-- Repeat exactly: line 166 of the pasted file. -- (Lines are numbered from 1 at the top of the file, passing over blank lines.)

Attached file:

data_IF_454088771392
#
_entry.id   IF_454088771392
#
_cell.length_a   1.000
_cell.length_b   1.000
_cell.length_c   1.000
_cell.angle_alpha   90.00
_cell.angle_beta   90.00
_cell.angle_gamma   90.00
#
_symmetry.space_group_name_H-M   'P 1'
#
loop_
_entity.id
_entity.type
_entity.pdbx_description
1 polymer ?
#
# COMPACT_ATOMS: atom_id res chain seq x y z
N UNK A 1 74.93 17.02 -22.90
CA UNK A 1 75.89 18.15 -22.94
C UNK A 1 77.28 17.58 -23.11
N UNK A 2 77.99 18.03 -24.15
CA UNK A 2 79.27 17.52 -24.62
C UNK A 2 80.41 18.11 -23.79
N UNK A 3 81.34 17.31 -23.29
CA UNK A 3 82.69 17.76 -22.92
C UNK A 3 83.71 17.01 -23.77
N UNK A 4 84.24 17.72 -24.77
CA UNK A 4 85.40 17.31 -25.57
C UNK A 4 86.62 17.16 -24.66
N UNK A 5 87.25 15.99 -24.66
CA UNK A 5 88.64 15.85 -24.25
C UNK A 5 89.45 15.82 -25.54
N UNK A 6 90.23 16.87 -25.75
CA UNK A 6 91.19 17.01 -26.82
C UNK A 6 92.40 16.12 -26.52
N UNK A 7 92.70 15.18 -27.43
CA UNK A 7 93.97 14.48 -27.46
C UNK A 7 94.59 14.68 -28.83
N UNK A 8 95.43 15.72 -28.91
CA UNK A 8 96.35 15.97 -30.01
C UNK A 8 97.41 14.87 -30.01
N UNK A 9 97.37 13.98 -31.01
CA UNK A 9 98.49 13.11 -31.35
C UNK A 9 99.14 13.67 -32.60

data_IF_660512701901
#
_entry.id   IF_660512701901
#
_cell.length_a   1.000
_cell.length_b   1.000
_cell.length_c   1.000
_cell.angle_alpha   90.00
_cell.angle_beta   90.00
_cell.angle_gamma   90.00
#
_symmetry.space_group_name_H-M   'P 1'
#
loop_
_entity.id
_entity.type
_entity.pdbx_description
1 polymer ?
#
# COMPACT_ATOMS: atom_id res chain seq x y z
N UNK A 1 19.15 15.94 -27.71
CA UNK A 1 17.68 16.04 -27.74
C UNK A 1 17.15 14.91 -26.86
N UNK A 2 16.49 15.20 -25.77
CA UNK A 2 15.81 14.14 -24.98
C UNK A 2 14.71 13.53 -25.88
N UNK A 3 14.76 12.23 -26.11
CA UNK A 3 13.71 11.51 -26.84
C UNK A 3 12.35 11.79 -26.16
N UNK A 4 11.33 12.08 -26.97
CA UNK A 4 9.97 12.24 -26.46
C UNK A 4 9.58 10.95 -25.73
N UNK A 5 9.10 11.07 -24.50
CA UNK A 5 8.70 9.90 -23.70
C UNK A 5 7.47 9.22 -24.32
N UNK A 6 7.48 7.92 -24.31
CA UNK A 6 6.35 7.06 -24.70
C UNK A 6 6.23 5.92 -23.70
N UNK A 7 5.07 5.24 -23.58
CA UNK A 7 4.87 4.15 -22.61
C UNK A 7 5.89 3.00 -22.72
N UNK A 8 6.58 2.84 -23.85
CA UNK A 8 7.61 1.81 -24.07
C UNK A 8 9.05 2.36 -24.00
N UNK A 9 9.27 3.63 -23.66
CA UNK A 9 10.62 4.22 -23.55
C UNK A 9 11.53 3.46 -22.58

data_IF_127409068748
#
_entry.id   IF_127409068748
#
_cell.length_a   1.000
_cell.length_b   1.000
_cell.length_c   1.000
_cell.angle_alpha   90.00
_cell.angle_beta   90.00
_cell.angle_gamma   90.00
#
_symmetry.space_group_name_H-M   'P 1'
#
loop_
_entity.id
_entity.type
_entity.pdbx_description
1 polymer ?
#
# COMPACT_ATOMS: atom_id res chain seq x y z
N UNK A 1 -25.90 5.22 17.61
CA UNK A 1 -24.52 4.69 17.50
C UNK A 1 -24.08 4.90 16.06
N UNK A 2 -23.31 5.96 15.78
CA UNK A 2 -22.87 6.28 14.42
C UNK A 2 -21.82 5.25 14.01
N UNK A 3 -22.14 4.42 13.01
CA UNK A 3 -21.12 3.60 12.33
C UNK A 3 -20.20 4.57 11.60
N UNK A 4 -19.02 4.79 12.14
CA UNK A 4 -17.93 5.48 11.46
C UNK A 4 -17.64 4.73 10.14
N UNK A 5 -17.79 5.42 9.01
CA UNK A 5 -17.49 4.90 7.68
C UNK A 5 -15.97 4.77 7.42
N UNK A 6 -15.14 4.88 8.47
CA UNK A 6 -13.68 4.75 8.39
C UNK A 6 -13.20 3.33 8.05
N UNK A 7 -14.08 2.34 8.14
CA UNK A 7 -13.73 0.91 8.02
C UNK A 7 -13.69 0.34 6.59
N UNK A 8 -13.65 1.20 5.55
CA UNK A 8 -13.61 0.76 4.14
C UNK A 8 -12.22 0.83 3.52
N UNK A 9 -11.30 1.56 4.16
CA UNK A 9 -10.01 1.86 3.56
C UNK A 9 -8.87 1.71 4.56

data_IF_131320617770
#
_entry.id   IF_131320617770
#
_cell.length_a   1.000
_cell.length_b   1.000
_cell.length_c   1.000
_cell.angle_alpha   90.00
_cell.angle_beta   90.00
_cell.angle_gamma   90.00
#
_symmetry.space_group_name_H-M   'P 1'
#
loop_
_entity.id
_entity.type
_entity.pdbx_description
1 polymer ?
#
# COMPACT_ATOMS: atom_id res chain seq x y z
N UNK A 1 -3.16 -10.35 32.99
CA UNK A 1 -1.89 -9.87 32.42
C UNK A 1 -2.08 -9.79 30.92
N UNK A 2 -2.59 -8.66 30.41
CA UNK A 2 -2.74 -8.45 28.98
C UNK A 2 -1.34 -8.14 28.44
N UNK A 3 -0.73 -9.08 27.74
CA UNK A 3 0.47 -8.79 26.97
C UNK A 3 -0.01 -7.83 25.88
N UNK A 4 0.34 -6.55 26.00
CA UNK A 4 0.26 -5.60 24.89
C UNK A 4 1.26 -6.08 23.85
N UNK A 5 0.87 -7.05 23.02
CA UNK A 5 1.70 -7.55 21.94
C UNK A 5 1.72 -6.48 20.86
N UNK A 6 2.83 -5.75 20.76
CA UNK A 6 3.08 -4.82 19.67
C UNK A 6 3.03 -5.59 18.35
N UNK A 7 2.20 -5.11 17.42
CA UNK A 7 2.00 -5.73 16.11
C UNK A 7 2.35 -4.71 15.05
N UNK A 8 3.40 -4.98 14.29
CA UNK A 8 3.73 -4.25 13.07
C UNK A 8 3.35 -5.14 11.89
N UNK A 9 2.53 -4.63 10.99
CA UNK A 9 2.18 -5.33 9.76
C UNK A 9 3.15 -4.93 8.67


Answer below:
CA UNK A 2 -2.74 -8.45 28.98